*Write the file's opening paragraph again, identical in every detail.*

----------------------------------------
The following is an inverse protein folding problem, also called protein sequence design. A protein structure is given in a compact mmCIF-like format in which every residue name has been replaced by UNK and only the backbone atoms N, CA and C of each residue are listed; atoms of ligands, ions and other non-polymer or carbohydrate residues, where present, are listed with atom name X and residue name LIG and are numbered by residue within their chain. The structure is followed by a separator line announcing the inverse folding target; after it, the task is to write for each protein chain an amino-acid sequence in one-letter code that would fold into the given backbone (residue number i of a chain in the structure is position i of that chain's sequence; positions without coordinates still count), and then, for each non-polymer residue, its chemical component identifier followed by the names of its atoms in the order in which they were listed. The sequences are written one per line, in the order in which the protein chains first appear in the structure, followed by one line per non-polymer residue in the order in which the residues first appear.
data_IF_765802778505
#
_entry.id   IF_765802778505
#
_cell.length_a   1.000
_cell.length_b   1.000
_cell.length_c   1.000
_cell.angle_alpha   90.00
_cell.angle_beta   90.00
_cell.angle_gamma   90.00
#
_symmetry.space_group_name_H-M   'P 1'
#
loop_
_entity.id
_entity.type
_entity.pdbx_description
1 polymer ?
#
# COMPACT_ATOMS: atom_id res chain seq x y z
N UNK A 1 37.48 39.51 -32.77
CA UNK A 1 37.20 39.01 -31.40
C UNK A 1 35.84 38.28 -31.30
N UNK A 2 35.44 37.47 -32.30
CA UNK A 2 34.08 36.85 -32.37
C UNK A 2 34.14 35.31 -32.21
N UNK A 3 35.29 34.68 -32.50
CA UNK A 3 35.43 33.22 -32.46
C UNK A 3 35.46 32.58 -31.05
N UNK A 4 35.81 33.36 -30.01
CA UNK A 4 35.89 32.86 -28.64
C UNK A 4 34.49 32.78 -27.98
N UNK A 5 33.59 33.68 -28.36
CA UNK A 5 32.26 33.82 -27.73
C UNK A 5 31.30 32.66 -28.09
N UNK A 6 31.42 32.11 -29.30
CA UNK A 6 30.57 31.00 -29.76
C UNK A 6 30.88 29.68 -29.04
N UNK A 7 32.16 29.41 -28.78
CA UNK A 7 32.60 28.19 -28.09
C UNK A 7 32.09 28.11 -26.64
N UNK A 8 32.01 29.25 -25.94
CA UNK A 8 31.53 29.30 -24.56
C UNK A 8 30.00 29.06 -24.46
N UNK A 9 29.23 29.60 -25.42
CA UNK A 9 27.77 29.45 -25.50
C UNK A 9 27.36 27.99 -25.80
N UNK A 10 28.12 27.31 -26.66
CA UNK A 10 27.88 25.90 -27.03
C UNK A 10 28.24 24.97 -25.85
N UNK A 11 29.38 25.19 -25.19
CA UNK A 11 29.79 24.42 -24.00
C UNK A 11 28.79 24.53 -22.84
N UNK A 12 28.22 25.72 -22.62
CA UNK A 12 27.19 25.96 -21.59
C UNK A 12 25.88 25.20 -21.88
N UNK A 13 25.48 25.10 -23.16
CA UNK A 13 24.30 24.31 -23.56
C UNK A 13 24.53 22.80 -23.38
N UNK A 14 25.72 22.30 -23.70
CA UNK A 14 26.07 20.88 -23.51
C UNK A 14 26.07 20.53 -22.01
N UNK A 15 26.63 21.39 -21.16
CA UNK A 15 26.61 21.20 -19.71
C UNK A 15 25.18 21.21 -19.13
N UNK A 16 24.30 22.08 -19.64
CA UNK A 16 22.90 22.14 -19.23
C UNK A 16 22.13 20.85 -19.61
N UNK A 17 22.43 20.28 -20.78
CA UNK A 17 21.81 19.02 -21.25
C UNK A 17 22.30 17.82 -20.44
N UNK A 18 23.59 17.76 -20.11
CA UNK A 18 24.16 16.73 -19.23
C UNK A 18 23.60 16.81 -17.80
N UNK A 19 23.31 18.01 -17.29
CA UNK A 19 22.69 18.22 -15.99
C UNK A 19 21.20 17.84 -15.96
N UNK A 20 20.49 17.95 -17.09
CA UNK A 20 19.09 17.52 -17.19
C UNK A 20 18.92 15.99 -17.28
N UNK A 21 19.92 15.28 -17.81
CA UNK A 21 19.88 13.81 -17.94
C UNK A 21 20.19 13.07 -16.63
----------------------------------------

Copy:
The following is an inverse protein folding problem, also called protein sequence design. A protein structure is given in a compact mmCIF-like format in which every residue name has been replaced by UNK and only the backbone atoms N, CA and C of each residue are listed; atoms of ligands, ions and other non-polymer or carbohydrate residues, where present, are listed with atom name X and residue name LIG and are numbered by residue within their chain. The structure is followed by a separator line announcing the inverse folding target; after it, the task is to write for each protein chain an amino-acid sequence in one-letter code that would fold into the given backbone (residue number i of a chain in the structure is position i of that chain's sequence; positions without coordinates still count), and then, for each non-polymer residue, its chemical component identifier followed by the names of its atoms in the order in which they were listed. The sequences are written one per line, in the order in which the protein chains first appear in the structure, followed by one line per non-polymer residue in the order in which the residues first appear.